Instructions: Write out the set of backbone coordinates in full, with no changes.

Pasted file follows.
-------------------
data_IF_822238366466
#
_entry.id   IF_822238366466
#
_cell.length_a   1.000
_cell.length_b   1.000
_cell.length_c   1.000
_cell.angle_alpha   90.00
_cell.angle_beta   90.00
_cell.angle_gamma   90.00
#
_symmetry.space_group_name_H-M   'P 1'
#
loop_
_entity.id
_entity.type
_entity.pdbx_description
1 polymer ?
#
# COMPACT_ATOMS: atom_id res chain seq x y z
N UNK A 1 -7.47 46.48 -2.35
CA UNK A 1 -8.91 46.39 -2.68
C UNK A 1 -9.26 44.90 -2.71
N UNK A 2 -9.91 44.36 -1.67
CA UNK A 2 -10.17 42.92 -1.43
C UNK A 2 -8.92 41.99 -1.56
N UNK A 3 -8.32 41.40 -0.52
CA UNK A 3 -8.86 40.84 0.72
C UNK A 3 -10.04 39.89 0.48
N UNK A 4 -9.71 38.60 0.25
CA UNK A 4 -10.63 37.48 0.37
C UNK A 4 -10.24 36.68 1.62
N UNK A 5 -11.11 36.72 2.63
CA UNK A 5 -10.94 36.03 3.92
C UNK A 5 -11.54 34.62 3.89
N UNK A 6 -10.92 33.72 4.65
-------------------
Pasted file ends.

data_IF_822238366466
#
_entry.id   IF_822238366466
#
_cell.length_a   1.000
_cell.length_b   1.000
_cell.length_c   1.000
_cell.angle_alpha   90.00
_cell.angle_beta   90.00
_cell.angle_gamma   90.00
#
_symmetry.space_group_name_H-M   'P 1'
#
loop_
_entity.id
_entity.type
_entity.pdbx_description
1 polymer ?
#
# COMPACT_ATOMS: atom_id res chain seq x y z
N UNK A 1 -7.47 46.48 -2.35
CA UNK A 1 -8.91 46.39 -2.68
C UNK A 1 -9.26 44.90 -2.71
N UNK A 2 -9.91 44.36 -1.67
CA UNK A 2 -10.17 42.92 -1.43
C UNK A 2 -8.92 41.99 -1.56
N UNK A 3 -8.32 41.40 -0.52
CA UNK A 3 -8.86 40.84 0.72
C UNK A 3 -10.04 39.89 0.48
N UNK A 4 -9.71 38.60 0.25
CA UNK A 4 -10.63 37.48 0.37
C UNK A 4 -10.24 36.68 1.62
N UNK A 5 -11.11 36.72 2.63
CA UNK A 5 -10.94 36.03 3.92
C UNK A 5 -11.54 34.62 3.89
N UNK A 6 -10.92 33.72 4.65